Genealogies in Ancient Israel (Matthew 1)

Matthew 1

In societies organized around kindship, genealogies (lists of names tracing the ancestry of a given individual or group) serve as public records that document history, establish identity and/or legitimate office. The key to legitimacy and identity is a direct, irrefutable familial tie with the past. Such lists may ascend from the individual, using the formula “x the son of y, the son of z…” (1 Chronicles 6:33-43, Ezra 7:1-5, Luke 3:23-38) or descend from a common ancestor, using the pattern “x was the father of y, y the father of z… (Genesis 5:1-32, Ruth 4:18-23, Matthew 1:1-17). These two basic types of genealogies can be combined (verse 1 vs verses 2-17). In addition, genealogical rolls may either contain a simple succession of names or may be supplemented with expansive content pertaining to the deeds of certain prominant individuals n the list.

Genealogies feature prominently in both the early and later history of Israel. There are ten principal genealogical lists in Genesis alone (a.g. “the written account of Adam’s line” in Genesis 5). Theses records served to establish and protect identity in that they regulated a variety of social interactions, including marriage and land inheritance (Deutoronomy 25:5-10, Ezra 10:18-43). Thus the registration of families who had returned from exile was å profound concern during the postexilitic period (1 Chronicles 1-9, Ezra 8:2-14, Nehemiah 7:7-63). Genealogies were especially important in ancient Israel because the right to hold important offices was a hereditary privelege. For example, the priesthood was assured to the sons of Levi (Exodus 6:16-266, Numbers 3:10, 1 Chronicles 6:1-53), while kingship was reserved for the descendants of Judah (Genesis 49:10) and more specifically for the son of David (2 Samuel 7:12-16, Psalm 89:29, Isaiah 9:7, 11:1-3).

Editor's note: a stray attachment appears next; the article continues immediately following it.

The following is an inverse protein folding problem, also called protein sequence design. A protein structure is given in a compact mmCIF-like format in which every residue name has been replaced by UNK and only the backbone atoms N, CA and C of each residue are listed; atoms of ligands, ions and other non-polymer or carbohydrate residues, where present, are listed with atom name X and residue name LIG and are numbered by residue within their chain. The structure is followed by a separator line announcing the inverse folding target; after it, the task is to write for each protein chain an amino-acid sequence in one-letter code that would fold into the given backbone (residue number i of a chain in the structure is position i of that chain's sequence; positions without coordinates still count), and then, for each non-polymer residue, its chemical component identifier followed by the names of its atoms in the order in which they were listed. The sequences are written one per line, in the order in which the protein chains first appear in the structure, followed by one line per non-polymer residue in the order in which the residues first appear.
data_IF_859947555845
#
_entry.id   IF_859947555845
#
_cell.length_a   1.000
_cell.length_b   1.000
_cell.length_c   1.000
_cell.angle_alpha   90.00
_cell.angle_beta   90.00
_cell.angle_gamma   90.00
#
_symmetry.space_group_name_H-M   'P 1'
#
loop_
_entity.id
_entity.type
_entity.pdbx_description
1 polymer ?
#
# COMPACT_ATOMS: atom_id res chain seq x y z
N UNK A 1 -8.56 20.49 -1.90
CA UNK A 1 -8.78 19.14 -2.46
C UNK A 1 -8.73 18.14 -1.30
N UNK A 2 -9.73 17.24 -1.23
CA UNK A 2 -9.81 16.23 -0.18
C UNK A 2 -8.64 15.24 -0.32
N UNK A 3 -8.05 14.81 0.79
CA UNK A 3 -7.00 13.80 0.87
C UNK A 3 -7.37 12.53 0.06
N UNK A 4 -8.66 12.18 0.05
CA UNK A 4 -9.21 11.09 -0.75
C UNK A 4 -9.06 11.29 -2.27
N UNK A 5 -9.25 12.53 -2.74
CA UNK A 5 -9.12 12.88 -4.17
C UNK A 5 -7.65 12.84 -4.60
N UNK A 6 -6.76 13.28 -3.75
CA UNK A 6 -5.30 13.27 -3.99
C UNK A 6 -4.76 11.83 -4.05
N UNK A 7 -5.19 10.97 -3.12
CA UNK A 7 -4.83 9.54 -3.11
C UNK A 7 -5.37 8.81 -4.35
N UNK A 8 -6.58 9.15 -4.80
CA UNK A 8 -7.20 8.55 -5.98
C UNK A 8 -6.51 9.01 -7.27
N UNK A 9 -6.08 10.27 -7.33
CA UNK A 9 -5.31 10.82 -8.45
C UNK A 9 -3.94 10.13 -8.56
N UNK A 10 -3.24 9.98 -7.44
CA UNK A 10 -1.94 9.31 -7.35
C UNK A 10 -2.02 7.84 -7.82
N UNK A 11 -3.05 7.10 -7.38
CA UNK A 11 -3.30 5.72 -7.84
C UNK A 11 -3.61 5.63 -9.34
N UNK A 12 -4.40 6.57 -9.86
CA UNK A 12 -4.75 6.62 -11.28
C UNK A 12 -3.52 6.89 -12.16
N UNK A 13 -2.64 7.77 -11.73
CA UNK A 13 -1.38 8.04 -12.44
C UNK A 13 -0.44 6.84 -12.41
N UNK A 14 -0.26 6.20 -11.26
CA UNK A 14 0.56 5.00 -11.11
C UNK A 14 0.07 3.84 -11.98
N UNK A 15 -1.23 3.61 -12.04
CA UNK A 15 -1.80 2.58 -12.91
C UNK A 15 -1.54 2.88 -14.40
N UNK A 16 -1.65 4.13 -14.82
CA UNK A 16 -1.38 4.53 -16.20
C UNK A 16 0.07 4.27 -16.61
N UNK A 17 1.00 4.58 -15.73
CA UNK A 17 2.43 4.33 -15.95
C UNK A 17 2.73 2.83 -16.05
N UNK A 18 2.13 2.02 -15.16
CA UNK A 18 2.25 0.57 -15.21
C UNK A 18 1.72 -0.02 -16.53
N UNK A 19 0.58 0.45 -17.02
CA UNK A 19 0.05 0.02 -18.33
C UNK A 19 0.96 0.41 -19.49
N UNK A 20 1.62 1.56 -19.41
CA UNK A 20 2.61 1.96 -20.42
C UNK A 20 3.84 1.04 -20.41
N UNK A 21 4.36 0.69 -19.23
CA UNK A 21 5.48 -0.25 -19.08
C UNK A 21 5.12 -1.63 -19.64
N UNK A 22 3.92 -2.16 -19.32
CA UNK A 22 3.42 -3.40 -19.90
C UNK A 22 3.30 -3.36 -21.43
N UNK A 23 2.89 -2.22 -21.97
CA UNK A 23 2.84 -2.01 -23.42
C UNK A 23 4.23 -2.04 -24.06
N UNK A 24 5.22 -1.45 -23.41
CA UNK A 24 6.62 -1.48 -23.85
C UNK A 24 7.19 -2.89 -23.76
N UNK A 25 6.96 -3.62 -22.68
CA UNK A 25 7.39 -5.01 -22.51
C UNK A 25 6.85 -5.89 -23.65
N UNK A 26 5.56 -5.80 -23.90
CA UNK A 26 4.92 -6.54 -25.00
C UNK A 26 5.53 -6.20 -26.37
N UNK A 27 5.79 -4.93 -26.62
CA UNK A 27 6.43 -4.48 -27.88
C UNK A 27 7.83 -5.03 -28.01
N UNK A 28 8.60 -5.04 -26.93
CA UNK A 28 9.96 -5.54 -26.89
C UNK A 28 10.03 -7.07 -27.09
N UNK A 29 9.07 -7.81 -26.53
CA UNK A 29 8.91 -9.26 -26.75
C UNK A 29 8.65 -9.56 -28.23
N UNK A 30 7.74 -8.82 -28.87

In the New Testament era certain genealogical records were stored in a public archive in the temple mount, while others were maintained by private families. Early Christian preaching radically redefined genealogical descent by considering all who identified with Jesus as true, legal descendants of Abraham,”heirs according to the promise” (Galatians 3:29, cf Matthew 3:9, John 8:33, 39, Romans 4:16).

The New Testament preserves two pertinent genealogical lists, both of which present the human ancestry of Jesus as the son of David (Matthew 1:1-17, Luke 3:23-38). The two listings are different, and the reasons for this variation have been extensively debated. It may be that the register in Luke preserves the biological family tree of Joseph, while that in Matthew records the legal line of descent that authenticated Joseph’s (and Jesus’) claim to David’s throne. Others suggest that the genealogy in Matthew is Joseph’s while the one in Luke is Mary’s.

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